NEW DELHI — Amid a handful of incidents of intimidation and disruptions of Christian church services by Hindu fundamentalists in five states on Palm Sunday and two days earlier, the Catholic Church in India has urged Prime Minister Narendra Modi to stop such “repeated acts.”

“We are distressed that people have begun taking the law into their own hands in various matters. This is not good for the country and not good for social and religious harmony,” Bishop Theodore Mascarenhas, secretary general of Catholic Bishops’ Conference of India, told the Register April 12.

“We call upon the prime minister to rein in these unruly forces and restore India’s image,” remarked Bishop Mascarenhas, reacting to the latest flurry of anti-Christian incidents, with several reported on Palm Sunday itself.

Further, the spokesman for the Church in India reiterated that appropriate action is “necessary, in terms of justice, that those who disrupted the services with false accusations be adequately punished, so that they do not repeat such incidents.”

Earlier, the Evangelical Fellowship of India (EFI), which represents the wide network of evangelical churches in the predominantly Hindu country, issued a statement that demanded “action to curtail the non-state actors who function with impunity.”

The five incidents reported across the country on Palm Sunday had a largely uniform pattern. Hindu fundamentalists barged into Sunday prayers, disrupting them and charging the churchgoers of “conversions.” The incidents took place in the states of Madhya Pradesh, Haryana, Uttar Pradesh, Rajasthan and Tamil Nadu.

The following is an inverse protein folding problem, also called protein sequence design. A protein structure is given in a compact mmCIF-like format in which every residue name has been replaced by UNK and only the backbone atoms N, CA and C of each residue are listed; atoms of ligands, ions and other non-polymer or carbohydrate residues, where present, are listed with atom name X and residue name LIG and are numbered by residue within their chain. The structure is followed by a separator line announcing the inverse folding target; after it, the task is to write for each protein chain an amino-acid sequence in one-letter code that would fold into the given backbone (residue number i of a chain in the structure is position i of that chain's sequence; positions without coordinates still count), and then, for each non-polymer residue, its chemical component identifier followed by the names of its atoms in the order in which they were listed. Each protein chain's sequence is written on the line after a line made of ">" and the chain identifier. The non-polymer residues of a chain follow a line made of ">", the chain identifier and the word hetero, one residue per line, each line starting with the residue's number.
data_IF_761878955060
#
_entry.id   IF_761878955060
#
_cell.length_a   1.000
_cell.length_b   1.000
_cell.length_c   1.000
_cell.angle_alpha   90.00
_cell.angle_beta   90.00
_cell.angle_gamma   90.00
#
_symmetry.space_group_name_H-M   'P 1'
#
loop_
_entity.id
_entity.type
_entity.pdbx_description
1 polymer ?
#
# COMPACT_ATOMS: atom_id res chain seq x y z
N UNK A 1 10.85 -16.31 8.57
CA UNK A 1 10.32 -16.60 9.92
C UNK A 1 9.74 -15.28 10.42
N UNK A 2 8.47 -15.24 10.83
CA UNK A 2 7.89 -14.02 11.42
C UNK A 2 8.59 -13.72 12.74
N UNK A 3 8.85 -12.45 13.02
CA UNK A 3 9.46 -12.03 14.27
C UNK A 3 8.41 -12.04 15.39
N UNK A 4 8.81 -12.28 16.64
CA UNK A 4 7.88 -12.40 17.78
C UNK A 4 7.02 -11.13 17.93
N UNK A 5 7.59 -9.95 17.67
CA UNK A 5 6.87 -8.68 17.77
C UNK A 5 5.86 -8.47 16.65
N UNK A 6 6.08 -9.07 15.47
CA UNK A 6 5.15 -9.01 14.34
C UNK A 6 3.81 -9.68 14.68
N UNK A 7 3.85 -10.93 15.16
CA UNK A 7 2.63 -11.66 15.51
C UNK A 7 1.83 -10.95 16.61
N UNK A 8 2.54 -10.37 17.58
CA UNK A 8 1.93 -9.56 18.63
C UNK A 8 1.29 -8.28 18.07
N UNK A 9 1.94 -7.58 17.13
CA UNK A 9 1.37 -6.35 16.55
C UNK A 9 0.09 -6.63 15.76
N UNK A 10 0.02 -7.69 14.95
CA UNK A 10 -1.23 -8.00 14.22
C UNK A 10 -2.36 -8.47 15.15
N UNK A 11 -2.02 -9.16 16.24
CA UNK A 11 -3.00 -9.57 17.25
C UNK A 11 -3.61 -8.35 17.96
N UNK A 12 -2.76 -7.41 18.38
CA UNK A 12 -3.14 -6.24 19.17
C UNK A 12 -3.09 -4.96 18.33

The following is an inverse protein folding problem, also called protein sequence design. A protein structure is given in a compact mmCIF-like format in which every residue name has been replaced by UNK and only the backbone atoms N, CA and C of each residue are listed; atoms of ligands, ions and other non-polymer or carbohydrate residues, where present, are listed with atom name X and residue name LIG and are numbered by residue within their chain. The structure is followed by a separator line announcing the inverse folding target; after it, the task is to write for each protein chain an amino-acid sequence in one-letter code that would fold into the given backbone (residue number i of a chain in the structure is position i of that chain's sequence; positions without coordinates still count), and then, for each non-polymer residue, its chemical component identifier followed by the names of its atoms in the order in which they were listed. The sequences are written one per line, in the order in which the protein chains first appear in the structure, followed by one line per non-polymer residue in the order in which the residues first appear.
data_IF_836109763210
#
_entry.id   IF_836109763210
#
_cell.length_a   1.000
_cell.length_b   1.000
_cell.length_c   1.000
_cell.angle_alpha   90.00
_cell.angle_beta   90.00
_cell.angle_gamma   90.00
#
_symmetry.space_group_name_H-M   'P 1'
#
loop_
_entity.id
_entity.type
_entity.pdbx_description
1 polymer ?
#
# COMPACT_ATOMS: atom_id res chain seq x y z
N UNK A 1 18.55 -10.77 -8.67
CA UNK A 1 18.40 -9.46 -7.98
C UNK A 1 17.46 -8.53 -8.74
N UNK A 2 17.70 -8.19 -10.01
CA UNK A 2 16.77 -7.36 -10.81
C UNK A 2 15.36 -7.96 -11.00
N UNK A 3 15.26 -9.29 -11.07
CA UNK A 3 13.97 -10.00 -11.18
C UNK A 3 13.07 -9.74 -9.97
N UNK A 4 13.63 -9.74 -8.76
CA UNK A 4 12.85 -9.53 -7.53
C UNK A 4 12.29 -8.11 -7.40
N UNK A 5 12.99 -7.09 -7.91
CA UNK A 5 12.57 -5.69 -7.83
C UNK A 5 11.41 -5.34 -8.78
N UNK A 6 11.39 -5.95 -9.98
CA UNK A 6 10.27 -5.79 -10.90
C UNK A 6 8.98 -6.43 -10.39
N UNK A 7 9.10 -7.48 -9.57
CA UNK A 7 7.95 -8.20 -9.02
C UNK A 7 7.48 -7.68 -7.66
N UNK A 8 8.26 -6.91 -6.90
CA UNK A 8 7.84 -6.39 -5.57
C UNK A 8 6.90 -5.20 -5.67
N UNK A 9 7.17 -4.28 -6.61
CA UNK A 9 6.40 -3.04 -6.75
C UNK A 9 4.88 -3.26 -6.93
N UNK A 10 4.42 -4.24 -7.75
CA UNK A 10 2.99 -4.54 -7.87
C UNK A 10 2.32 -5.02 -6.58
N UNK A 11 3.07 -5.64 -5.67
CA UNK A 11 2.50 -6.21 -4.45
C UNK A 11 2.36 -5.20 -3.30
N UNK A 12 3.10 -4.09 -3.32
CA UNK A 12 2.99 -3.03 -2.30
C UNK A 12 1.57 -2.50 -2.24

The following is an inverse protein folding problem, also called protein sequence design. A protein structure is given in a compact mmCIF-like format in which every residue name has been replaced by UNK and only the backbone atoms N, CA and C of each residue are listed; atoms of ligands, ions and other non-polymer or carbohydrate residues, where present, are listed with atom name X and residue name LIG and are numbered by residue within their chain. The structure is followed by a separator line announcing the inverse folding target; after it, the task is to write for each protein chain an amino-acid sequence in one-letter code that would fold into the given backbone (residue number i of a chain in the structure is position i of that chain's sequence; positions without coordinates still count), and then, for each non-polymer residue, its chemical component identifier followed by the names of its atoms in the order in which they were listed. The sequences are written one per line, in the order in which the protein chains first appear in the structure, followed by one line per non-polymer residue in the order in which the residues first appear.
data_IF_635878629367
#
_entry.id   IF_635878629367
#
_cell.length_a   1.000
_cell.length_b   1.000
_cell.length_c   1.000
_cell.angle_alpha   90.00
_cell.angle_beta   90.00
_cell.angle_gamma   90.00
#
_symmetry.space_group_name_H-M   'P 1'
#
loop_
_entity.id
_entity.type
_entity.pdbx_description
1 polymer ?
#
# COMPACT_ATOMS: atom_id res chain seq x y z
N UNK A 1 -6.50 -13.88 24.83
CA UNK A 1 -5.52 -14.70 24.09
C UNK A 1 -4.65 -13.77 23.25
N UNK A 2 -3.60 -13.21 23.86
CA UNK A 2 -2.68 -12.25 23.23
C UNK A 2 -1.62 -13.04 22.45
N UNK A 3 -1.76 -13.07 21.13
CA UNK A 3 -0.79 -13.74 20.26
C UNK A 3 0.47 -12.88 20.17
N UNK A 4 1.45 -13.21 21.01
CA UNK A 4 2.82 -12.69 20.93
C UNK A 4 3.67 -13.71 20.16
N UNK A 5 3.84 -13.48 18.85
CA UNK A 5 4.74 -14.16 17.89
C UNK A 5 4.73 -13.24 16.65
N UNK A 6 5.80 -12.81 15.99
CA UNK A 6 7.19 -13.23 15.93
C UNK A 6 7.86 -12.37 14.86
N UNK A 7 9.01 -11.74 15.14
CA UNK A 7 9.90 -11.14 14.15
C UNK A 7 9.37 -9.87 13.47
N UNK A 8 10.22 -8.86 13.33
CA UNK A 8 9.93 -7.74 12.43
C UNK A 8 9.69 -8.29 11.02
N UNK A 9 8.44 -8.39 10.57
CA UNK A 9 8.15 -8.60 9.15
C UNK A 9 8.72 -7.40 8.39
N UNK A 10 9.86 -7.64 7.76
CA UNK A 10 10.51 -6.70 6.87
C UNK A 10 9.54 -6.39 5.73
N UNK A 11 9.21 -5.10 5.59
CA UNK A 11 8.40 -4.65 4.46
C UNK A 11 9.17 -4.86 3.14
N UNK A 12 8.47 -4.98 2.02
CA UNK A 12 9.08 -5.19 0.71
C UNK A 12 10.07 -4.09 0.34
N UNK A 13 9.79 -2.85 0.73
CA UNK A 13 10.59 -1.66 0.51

In one incident in the village of Jahanpur in Uttar Pradesh, a mob beat up Pastor Krishna Paul of Believers Church and handed him over to local police, according to EFI. The pastor was released after local Christian leaders intervened in the situation and spoke to the police.

While in some cases, including in Jahanpur, church pastors were taken forcibly to police stations, in others the Hindu nationalists brought police along with them.

“It is important, especially now, as we are in the Passion Week, for, going by the trends so far, it seems the incidents may escalate during Good Friday and Easter,” the EFI statement warned. “It does not reflect well on the world’s largest democracy if incidents like these continue to hound religious minorities.”

“The rash of violence against Christians, disrupting Palm Sunday prayers speaks of a heightened impunity,” said Catholic activist John Dayal.

“We suspect a more direct collusion of police and local authorities, especially in Uttar Pradesh, Madhya Pradesh, Jharkhand, Chhattisgarh and Rajasthan [Indian states currently ruled by the Hindu nationalist Bharatiya Janata Party (BJP)] in an aggressive competition to prove they are the most nationalist defenders of Hindutva [Hindu nationalism], cleverly disguised as a ‘way of life,’” Dayal continued.

“Prime Minister Narendra Modi and the chief ministers of the states, including Yogi Adityanath of [Uttar Pradesh], cannot shrug off their responsibility and must be held accountable for … encouraging, directly or indirectly, their political and religious cadres.”